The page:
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Clickers Go Mobile

Two universities are using a student response app to make classes more interactive, without the need for specialized hardware.

Clickers Go Mobile

Student response systems, also known as clickers, once relied on specialized hardware. And while they were an important tool in many classrooms — for taking attendance, polling and more — there was a problem: keeping the devices in students' hands.

"It was a hassle to deal with clickers," recalled Leslie Bofill, director of educational technology at Florida International University. "Students would forget to bring them to class, or the batteries would be dead, so some students had to switch to a loaner clicker within the class."

So Bofill ditched the hardware and introduced Turning Technologies' ResponseWare app to 120 medical students last August. The app turns any Web-enabled device into a virtual clicker, with iPhone and Android versions available for both smartphones and tablets.

Bofill, who manages all educational technology tools for both faculty and students, explained that an app allows for a number of options. The FIU students are provided laptops or tablets by the university, but in a pinch they can also use whatever mobile device they have at hand. "Although laptops are required, if they're using a tablet or smartphone, just by going to a URL on the device, or downloading the app version, they can get on board." It also simplifies instruction at the front of the class, as there is no receiver hardware needed.

"Before the app," Bofill noted, "we took attendance with clickers — but students would say they lost the clicker, or left it at home. Sometimes, students would switch clickers. Also, we had to do the paperwork manually. There might be 10 or twelve students in any given class without a clicker. This is administratively taxing. We had to see the dean to send the clickers out to students — or we had to buy batteries. And the faculty had to reset passwords."

With the app, there's a one-time setup with the password. Students can then reset their own password going forward.

"Because ResponseWare is cloud-based," Bofill added, "we don't have to apply patches or update; the vendor provides its own updates. It also allows for direct integration with LMS. We no longer have to put grades in manually."

Boosting Participation

It's a similar story at Palm Beach Atlantic University, where Jim Mitroka, associate professor of pharmaceutical sciences, is another proponent of the ResponseWare app. "Up to a few years ago, we used handheld clickers. They worked well, but there was always a problem with [students] forgetting devices, and a hassle with distributing them," he explained.

ResponseWare mobile app

Turning Technologies' ResponseWare mobile app

When Turning Technologies offered the app several years ago, Mitroka "jumped on board," and continues to work successfully with it in his pharmaceutical classes. "Now students can respond with their own personal device," he said. "Everybody is on the same page with software, communication protocol, etc. And there's one IT person to handle any problems that might arise."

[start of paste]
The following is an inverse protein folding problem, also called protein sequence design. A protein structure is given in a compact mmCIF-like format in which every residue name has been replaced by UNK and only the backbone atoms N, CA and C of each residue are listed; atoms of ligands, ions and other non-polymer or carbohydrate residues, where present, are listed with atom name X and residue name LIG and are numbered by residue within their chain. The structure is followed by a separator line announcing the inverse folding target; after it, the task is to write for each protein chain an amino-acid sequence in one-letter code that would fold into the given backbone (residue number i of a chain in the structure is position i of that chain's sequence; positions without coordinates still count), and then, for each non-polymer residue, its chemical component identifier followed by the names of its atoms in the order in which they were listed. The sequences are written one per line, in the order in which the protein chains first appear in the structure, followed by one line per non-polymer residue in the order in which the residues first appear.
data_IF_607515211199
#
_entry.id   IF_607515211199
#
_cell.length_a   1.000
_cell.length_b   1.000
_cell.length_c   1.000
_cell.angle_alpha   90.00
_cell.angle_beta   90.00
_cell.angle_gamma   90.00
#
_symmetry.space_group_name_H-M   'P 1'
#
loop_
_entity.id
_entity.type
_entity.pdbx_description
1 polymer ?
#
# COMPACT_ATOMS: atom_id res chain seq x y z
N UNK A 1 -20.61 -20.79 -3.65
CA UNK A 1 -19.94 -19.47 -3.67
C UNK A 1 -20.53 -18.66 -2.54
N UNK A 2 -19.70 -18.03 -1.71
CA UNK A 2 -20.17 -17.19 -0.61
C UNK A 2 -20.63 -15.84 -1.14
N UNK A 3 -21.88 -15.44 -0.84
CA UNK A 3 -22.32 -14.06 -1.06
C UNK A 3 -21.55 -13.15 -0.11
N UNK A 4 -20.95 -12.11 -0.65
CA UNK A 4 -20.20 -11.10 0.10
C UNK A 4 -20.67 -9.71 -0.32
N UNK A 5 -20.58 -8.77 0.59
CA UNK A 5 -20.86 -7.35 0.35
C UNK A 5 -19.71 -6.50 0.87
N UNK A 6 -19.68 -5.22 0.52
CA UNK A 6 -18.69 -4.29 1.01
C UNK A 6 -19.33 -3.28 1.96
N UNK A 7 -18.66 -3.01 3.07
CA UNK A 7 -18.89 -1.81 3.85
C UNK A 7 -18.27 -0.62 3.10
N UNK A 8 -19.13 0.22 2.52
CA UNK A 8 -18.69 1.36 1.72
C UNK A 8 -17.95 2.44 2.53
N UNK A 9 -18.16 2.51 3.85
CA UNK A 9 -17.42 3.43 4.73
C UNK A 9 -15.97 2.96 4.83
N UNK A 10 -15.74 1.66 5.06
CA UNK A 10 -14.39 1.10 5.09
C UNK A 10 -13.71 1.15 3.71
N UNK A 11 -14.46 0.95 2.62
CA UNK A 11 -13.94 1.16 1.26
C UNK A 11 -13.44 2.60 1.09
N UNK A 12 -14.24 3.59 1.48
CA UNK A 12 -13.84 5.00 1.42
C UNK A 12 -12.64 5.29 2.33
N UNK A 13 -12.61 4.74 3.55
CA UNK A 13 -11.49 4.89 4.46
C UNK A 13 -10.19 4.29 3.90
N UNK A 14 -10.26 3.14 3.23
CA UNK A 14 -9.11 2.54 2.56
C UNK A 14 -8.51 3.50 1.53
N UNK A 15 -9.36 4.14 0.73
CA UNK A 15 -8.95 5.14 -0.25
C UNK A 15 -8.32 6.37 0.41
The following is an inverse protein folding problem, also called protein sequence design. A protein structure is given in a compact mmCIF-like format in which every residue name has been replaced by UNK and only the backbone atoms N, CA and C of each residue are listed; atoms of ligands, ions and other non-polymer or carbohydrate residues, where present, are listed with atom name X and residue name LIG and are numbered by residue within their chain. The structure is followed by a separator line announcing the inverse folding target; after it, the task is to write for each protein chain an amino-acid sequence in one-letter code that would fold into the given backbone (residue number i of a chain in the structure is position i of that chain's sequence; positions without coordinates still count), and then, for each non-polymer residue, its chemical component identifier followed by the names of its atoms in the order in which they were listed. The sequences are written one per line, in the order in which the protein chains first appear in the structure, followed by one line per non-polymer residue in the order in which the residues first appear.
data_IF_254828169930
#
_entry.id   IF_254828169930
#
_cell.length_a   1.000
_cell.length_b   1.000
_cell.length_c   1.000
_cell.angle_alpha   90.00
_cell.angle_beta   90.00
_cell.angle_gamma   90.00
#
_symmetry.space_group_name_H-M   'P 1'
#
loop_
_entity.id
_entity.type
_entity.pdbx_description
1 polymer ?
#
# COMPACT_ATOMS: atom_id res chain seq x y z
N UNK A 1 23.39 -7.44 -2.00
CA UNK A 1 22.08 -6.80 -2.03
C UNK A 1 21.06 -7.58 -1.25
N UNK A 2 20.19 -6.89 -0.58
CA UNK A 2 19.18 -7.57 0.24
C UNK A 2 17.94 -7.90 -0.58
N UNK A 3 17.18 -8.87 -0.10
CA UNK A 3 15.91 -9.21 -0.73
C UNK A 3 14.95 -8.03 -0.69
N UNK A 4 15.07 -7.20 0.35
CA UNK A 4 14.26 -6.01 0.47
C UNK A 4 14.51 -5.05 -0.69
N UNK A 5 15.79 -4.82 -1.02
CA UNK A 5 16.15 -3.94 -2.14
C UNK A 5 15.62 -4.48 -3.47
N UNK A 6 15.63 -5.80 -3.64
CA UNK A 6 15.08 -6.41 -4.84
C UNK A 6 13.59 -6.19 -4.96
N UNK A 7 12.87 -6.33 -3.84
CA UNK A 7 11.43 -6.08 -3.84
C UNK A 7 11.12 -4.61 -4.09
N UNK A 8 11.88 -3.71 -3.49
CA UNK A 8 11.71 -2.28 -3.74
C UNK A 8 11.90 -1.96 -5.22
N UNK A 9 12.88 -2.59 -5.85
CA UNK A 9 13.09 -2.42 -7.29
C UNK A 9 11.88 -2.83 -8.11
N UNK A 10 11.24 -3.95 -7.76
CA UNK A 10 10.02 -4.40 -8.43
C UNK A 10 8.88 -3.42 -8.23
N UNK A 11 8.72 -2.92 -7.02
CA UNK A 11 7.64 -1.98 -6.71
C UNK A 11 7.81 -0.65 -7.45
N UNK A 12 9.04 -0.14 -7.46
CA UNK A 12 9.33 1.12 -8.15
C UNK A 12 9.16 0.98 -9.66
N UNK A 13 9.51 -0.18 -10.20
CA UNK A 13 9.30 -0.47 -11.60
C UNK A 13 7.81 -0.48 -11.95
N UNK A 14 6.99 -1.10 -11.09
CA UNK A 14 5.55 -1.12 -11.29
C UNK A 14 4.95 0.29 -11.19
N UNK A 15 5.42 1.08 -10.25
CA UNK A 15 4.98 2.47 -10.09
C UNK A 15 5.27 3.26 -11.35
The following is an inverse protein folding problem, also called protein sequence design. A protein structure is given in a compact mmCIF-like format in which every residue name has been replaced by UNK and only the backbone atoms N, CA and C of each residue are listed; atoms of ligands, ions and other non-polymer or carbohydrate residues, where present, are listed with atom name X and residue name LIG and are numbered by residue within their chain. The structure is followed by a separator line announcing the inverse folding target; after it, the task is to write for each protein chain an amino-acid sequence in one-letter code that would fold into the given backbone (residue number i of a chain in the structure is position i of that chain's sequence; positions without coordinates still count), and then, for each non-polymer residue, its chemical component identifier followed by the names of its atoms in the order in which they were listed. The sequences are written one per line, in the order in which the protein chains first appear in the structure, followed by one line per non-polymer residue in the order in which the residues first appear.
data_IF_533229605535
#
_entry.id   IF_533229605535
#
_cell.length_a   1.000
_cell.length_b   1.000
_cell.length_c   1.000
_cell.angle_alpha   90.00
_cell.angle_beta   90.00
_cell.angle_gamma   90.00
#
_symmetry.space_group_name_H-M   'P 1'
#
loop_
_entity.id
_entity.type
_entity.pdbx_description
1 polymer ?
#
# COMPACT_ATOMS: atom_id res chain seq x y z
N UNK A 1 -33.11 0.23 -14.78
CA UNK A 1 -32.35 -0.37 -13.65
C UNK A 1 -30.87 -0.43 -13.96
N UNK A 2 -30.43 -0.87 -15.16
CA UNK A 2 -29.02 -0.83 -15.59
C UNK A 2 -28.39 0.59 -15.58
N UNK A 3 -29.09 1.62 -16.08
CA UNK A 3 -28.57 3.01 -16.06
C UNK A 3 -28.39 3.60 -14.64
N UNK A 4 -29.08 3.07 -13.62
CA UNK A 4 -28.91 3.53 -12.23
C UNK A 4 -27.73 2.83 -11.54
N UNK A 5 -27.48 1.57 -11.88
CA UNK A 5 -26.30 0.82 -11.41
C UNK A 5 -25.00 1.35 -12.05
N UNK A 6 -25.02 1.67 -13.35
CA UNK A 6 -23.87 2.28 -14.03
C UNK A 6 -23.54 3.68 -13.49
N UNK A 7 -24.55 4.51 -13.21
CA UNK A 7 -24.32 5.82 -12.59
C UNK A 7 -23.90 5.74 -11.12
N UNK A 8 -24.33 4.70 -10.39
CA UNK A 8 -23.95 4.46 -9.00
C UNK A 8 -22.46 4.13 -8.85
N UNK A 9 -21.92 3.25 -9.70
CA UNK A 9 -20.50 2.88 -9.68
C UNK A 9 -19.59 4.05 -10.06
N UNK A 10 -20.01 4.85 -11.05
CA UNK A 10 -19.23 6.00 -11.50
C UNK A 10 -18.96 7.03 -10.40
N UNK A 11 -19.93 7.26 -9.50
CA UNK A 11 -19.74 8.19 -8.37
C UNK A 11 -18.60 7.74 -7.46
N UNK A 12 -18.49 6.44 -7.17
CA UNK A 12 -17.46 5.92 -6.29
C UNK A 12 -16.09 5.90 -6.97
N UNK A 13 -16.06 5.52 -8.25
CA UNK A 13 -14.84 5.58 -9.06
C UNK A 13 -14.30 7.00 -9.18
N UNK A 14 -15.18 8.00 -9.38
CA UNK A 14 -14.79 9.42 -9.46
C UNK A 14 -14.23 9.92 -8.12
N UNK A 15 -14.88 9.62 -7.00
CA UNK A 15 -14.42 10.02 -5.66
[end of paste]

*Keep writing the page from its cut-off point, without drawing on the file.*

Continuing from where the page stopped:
In a typical class of 75 people, Mitroka noted, three students often dominate the discussion, answering all of the instructor's questions. In contrast, with the student response system, "we get really good participation," he said. Mitroka has his students go through a narrated PowerPoint prior to class. Then in class, using the TurningPoint interface, the students get a quiz. "First, they answer the quiz on their own," he explained. "The second time around they discuss with their colleagues what the right answer is. This is the team response. Their grade is an average of how they did on the individual and team part of the quiz."

Another benefit: Nobody has to worry about looking foolish, because answers are anonymous. The app transfers student responses to an interactive polling slide showing the aggregate response data, and also stores the data for future evaluation.

Student Reaction

"The students are enjoying it," Mitroka said. "If I give a straight lecture, they're disappointed. They're not as engaged or challenged. Although they might not like using the app for grades or quizzes, and might prefer traditional exams, there's no question thy like it for assessing how they're following the material."

On the other hand, Bofill reported that student response at FIU has been a "mixed bag." Complaints typically have to do with faculty use of the app as a tool for taking attendance, she explained. "That's really the only complaint," she said. "Most of the faculty use it for formative quizzes, or intersperse questions with students. It keeps students engaged. And, for the most part, students won't ask questions without it."

Bottom Line

Mitroka stressed that the type of technology used doesn't matter to him as an instructor. "I don't care how [students] do it," he said. "Laptops are not a requirement. A number of students use smartphones or tablets. We have a mix, but the overwhelming majority use a PC tablet."

He concluded: "Because there's a lot of specific information [in the field], I find the app useful for teaching pharmaceutical sciences. It makes difficult material more interactive, and my students can access it on a cellphone. The questions don't have to be flat text. They can have a structure, and then we can ask about the structure. It's not just factual information, but we can get at some deep level of information. I can even put up an essay question, such as, 'What did you find muddy about today's lecture?' This gives me a nice summary of what everybody is struggling with. And, instead of 75 handwritten cards, I get a spreadsheet with names and responses. It's just text. I can't do it automatically. But I have all the information in a single file."

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